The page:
A Burmese puppet show
Photographer: Klier, Philip Adolphe (c.1945-1911)
Medium: Photographic print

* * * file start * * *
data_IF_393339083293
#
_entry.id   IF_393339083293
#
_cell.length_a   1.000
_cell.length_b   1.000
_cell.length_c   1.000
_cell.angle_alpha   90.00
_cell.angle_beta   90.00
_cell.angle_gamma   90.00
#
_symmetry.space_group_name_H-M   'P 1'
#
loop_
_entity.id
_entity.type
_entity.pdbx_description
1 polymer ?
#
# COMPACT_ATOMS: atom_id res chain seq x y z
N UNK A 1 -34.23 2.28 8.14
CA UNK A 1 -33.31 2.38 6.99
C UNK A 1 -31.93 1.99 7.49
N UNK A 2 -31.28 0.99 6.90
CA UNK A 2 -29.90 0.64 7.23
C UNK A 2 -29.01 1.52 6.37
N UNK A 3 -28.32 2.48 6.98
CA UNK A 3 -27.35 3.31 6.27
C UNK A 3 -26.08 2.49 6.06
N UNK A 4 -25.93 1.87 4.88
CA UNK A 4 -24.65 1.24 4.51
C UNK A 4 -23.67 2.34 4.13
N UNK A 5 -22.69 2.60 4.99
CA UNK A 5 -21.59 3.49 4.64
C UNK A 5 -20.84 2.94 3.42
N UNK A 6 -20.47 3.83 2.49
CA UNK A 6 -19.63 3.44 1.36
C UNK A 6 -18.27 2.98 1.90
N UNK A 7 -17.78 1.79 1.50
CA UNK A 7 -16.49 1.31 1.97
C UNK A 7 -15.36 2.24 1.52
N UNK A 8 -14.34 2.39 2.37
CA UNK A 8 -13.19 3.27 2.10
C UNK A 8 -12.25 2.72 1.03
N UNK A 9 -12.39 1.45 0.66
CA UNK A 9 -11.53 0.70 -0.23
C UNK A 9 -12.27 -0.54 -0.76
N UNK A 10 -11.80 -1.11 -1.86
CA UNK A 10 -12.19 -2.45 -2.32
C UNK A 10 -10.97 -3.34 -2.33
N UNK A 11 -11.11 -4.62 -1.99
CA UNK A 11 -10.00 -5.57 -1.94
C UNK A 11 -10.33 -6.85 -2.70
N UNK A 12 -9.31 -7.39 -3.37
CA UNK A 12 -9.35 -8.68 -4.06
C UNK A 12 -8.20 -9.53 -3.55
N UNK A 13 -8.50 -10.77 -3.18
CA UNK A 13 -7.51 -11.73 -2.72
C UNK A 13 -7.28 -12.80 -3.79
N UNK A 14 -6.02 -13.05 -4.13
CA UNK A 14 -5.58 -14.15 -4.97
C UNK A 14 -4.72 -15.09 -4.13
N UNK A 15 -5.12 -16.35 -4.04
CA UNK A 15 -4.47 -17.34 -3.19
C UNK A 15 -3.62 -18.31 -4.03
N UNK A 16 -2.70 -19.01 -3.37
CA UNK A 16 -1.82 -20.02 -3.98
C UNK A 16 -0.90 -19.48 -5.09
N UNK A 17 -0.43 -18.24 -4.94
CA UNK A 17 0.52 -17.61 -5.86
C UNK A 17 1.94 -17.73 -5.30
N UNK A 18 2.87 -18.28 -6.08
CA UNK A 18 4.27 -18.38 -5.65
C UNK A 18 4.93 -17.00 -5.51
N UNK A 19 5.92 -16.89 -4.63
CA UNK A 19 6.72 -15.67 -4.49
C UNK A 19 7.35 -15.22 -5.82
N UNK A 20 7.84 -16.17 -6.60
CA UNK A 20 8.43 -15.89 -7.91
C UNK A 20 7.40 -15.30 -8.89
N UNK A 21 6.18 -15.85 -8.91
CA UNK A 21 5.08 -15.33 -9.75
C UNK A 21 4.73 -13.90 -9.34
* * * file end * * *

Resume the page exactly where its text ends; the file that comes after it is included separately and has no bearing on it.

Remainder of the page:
Photograph of a Burmese puppet show, taken by Philip Adolphe Klier in the 1890s. Burmese marionette theatre, known as youq-the or yokthe pwe, is among the most expressive of Burmese artforms. It has a long history, as it is thought to have been well established by the 11th century during the Bagan Kingdom. It flourished under royal patronage, particularly in the late 18th and 19th centuries, but suffered a decline with the fall of the Burmese monarchy and the advent of cinema in the 1930s. Esteemed as a high art form by the Burmese, the marionette theatre went beyond mere entertainment to educate the people in literature, history, current events and religion, and to display lifestyle and customs. The standard repertoire involves a troupe of 28 puppets including royal, courtly and divine characters, nat spirits, mythical animals and types from Burmese life. This view shows the audience in the foreground with their backs to the camera, watching the performance of a line of puppets on stage. In between are a band of musicians, who play a variety of percussion and wind instruments which typically make up an outdoor ensemble. These include bamboo clappers, cymbals, flutes, and drums. The circular frames in which two musicians sit are drum and gong instruments.